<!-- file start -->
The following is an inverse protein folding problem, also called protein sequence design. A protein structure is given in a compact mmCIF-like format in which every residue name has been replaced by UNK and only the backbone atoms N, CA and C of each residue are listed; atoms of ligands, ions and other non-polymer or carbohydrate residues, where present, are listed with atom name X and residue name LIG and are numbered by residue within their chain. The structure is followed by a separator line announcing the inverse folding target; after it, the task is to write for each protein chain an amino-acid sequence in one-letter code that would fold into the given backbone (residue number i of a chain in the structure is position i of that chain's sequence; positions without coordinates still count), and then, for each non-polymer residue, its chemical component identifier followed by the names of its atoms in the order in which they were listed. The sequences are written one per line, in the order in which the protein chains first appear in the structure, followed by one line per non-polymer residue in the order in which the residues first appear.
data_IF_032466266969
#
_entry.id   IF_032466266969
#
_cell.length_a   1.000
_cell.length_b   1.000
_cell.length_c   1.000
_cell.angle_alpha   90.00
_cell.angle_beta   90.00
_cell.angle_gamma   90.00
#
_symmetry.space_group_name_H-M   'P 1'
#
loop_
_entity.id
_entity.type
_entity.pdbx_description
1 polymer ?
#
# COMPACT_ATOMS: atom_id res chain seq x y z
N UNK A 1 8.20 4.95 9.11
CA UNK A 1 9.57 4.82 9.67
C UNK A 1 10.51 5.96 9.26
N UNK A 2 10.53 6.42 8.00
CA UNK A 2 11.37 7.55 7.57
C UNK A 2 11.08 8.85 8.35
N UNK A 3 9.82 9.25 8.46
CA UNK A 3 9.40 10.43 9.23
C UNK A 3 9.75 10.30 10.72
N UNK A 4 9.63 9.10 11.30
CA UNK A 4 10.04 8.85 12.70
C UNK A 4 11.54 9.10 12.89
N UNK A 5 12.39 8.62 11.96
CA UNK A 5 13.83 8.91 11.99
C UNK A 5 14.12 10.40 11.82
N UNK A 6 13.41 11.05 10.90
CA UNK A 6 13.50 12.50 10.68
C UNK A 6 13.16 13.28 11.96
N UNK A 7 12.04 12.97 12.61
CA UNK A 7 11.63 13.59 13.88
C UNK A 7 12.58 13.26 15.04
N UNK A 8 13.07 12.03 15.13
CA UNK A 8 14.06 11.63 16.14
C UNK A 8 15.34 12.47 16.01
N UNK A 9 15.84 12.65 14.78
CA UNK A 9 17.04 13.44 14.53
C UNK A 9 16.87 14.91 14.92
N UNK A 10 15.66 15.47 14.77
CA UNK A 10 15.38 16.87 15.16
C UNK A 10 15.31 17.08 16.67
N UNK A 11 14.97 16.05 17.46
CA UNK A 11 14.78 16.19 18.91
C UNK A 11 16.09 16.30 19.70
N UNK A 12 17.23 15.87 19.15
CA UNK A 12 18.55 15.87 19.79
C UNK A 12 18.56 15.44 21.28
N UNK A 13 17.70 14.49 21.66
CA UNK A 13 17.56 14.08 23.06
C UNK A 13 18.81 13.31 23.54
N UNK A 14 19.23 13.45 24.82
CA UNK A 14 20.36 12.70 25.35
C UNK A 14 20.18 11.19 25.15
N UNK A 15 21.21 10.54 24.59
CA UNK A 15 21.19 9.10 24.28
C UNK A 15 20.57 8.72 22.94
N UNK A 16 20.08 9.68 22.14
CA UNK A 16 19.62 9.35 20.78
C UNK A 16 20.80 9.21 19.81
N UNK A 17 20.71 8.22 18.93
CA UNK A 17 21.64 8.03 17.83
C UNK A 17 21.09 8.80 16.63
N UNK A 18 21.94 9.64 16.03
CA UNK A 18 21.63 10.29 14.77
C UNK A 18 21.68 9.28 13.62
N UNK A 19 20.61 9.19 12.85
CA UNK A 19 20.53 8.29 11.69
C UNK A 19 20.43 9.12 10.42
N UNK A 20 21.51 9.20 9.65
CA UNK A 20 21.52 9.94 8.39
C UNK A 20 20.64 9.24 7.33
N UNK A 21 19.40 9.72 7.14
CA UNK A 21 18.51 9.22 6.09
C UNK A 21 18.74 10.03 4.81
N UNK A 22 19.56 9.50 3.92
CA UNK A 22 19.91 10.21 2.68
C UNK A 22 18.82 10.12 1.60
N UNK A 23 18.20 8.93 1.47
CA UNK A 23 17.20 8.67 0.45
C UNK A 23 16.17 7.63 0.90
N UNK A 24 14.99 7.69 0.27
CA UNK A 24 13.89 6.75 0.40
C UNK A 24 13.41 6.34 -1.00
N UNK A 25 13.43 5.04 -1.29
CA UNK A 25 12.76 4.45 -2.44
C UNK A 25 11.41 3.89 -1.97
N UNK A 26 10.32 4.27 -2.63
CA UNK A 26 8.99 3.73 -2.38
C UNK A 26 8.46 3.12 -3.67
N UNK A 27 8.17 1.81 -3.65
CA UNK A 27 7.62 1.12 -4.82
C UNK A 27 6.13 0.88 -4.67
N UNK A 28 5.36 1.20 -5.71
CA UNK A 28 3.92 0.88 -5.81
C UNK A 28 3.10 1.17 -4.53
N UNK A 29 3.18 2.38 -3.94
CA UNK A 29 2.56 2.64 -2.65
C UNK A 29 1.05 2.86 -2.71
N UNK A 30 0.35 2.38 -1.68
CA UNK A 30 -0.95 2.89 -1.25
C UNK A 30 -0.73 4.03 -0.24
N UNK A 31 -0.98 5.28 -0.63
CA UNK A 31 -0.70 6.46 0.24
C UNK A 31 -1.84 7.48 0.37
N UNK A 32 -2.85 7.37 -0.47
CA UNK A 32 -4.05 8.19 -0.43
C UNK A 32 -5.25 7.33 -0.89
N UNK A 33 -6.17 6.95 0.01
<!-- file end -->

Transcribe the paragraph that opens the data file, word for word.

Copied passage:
The following is an inverse protein folding problem, also called protein sequence design. A protein structure is given in a compact mmCIF-like format in which every residue name has been replaced by UNK and only the backbone atoms N, CA and C of each residue are listed; atoms of ligands, ions and other non-polymer or carbohydrate residues, where present, are listed with atom name X and residue name LIG and are numbered by residue within their chain. The structure is followed by a separator line announcing the inverse folding target; after it, the task is to write for each protein chain an amino-acid sequence in one-letter code that would fold into the given backbone (residue number i of a chain in the structure is position i of that chain's sequence; positions without coordinates still count), and then, for each non-polymer residue, its chemical component identifier followed by the names of its atoms in the order in which they were listed. The sequences are written one per line, in the order in which the protein chains first appear in the structure, followed by one line per non-polymer residue in the order in which the residues first appear.